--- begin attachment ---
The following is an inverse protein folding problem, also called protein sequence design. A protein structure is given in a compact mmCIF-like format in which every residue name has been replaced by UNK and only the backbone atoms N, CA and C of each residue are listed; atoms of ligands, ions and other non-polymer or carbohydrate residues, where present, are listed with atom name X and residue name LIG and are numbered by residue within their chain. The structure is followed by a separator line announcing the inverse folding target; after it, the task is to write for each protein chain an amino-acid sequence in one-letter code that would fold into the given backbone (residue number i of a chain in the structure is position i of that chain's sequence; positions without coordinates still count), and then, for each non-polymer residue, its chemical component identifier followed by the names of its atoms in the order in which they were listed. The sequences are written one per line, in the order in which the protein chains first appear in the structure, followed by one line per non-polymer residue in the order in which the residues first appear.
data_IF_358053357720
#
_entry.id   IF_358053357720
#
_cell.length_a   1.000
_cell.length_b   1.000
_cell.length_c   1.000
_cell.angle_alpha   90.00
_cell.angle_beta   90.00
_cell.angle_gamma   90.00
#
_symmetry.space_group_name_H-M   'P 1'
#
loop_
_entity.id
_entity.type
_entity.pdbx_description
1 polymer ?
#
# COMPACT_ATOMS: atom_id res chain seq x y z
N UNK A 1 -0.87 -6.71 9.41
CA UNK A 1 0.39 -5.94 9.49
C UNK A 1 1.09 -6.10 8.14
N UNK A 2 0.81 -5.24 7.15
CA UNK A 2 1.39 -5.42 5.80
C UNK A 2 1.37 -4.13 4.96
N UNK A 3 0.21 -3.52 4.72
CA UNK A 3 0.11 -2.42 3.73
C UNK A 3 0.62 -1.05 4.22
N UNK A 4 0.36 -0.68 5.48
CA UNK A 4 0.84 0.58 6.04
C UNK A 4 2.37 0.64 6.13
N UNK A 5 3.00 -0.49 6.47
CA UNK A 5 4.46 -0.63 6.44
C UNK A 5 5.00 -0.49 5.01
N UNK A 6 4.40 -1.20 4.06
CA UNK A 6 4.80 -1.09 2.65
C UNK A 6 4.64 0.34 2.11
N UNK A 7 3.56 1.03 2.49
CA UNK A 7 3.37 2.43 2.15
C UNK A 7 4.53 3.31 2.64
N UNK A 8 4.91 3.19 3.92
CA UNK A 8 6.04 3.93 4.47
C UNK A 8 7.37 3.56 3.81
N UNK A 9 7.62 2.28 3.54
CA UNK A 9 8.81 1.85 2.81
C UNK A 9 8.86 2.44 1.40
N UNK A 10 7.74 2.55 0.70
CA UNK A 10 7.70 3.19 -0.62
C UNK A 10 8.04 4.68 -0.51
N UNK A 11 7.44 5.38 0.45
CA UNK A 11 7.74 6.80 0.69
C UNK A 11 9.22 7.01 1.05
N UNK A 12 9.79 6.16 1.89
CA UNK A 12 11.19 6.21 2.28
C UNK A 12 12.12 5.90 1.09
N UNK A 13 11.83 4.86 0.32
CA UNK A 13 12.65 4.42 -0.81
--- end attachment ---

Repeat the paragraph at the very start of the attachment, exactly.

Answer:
The following is an inverse protein folding problem, also called protein sequence design. A protein structure is given in a compact mmCIF-like format in which every residue name has been replaced by UNK and only the backbone atoms N, CA and C of each residue are listed; atoms of ligands, ions and other non-polymer or carbohydrate residues, where present, are listed with atom name X and residue name LIG and are numbered by residue within their chain. The structure is followed by a separator line announcing the inverse folding target; after it, the task is to write for each protein chain an amino-acid sequence in one-letter code that would fold into the given backbone (residue number i of a chain in the structure is position i of that chain's sequence; positions without coordinates still count), and then, for each non-polymer residue, its chemical component identifier followed by the names of its atoms in the order in which they were listed. The sequences are written one per line, in the order in which the protein chains first appear in the structure, followed by one line per non-polymer residue in the order in which the residues first appear.